University of Tasmania

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The impact of lee waves on the Southern Ocean circulation and its sensitivity to wind stress

posted on 2023-05-28, 11:09 authored by Yang, Luwei
The westerly wind over the Southern Ocean has been strengthening and shifting poleward for the last few decades. It remains an outstanding problem to understand the response of the Antarctic Circumpolar Current (ACC) and Southern Ocean Meridional Overturning Circulation (MOC) to the changing wind conditions, noting that the local changes in the Southern Ocean will have remote impacts on global ocean and climate through the interbasin connection and the exchange of heat and carbon with the atmosphere. The response of the Southern Ocean circulation to the changing wind is regulated by the energetic eddy field, which acts to transfer momentum, heat, and tracers horizontally and to transfer momentum vertically. These eddy effects are particularly important for the Southern Ocean in the latitudinal band of Drake Passage. Therefore, the sensitivity of the Southern Ocean circulation to wind stress is usually explored using eddy-permitting and eddy-resolving global ocean models, where eddy generation is well resolved. However, eddy-resolving models do not fully represent the dynamics of eddy energy dissipation. A potential route of eddy energy dissipation occurs in the deep ocean where deep-reaching eddies interact with small-scale topography, generating internal lee waves. It is suggested that lee waves sustain mixing in the deep Southern Ocean and apply a drag on the time-mean flow of the ACC. In this study, we evaluate the role of lee waves for the dissipation of transient eddies in the Southern Ocean and investigate the impacts of lee waves on the Southern Ocean circulation and its response to changes in wind stress. Using linear lee wave theory, abyssal hill topographic datasets, and bottom velocity from a global eddy-resolving model, we estimate the contribution of lee waves to the dissipation of transient eddies. The results show that the energy dissipation of the eddy field due to lee wave generation (0.12 TW) exceeds its dissipation due to bottom friction in the turbulent bottom boundary (0.05 TW), and that lee waves make a stronger contribution to the dissipation of transient eddies (0.12 TW) than to the dissipation of the time-mean ACC (0.04 TW). We then develop an energetically consistent lee wave drag and mixing parameterisation and use it in an idealised, eddy-resolving model of the Southern Ocean to investigate the impact of lee waves on the ACC and MOC and their response to changes in wind stress. The results show that adding lee waves to the model increases the baroclinic transport of the ACC by over 60 Sv (by 40%). The results are explained by the eddy kinetic energy (EKE) balance in which the EKE dissipation by the lee wave drag is compensated by the enhanced EKE generation through baroclinic instability of the ACC, and hence isopycnal slope, leading to an increase in the ACC transport. We find that the lee-wave-driven mixing plays a minor role in the baroclinic ACC transport increase but has a significant impact on the overturning circulation and deep stratification. The parameterisation of lee waves significantly alters the sensitivity of the baroclinic ACC transport and lower overturning circulation to wind stress. The baroclinic ACC transport increases with wind stress in the presence of lee waves, in contrast to the reference case where the eddy saturation is reproduced without lee waves. The lower overturning circulation increases considerably with wind stress, contrary to the decrease found in the reference case without lee waves. We also find a coupling between lee wave drag and lee-wave-driven mixing, through bottom stratification and bottom kinetic energy. The coupling effect leads to a nonlinear combination of the effect from each component and demonstrates that both drag and mixing effects need to be parameterised to properly represent the impact of lee waves on the Southern Ocean circulation. Our results show that lee waves are an important player in the eddy energy balance in the Southern Ocean and regulate the strength of the ACC, MOC, and how they respond to the changing climate. These findings suggest that the presence of lee waves in global eddy-resolving ocean models can improve the representation of the eddy field, the Southern Ocean circulation and its sensitivity to changing climate. Hence, lee waves need to be parameterised in the global ocean models.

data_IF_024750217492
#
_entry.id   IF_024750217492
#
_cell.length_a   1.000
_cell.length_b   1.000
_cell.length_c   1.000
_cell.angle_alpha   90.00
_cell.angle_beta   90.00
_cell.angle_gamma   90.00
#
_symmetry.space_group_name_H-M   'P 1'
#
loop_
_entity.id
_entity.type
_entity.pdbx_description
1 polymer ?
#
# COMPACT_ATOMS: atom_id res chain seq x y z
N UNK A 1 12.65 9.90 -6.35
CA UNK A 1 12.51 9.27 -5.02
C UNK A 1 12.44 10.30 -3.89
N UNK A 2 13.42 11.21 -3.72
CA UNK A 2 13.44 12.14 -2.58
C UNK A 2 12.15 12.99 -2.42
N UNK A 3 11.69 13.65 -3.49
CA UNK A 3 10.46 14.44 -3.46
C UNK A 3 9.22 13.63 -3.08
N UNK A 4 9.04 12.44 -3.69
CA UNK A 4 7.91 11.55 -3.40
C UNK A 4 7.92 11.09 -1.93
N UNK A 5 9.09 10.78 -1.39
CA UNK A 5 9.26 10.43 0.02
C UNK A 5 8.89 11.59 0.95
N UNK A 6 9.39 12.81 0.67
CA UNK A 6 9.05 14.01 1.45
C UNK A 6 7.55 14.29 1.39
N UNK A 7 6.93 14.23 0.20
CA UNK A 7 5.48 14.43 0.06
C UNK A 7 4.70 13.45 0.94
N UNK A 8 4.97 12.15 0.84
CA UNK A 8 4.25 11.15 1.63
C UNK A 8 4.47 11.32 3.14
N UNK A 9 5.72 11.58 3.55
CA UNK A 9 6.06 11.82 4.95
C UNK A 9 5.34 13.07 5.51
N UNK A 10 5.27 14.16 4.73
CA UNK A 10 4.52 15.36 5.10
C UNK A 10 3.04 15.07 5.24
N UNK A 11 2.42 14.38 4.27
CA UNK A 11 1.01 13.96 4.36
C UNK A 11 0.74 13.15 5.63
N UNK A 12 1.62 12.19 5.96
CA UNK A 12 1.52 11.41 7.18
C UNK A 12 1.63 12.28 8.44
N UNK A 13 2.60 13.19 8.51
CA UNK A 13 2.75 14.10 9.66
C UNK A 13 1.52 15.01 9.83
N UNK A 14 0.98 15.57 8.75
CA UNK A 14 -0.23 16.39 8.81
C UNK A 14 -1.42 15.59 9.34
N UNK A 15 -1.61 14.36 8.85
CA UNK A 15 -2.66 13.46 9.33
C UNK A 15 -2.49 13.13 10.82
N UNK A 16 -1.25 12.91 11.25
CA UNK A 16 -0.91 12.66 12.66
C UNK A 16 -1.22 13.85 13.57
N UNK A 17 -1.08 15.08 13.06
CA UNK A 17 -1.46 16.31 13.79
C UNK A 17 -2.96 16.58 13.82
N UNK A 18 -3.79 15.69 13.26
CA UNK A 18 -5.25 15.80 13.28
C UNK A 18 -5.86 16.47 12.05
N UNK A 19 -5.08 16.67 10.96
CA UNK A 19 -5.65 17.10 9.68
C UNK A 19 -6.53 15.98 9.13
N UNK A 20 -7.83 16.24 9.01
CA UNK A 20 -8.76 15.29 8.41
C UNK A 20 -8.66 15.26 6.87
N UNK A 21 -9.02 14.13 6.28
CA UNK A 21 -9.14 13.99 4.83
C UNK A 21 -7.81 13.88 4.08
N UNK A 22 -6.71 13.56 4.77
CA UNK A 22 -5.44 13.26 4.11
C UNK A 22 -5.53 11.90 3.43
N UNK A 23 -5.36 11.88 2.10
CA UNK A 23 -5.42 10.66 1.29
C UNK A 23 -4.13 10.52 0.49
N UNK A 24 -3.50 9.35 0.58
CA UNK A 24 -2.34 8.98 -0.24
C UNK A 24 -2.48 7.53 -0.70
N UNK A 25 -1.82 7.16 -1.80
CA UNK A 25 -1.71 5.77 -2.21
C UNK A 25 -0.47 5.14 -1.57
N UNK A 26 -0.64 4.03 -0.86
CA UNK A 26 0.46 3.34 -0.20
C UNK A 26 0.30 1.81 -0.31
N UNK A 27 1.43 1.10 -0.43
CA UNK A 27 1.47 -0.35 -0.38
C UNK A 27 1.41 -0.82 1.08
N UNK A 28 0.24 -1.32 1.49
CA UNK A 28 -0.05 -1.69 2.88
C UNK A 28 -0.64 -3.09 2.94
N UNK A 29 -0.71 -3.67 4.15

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Copyright 2019 the author

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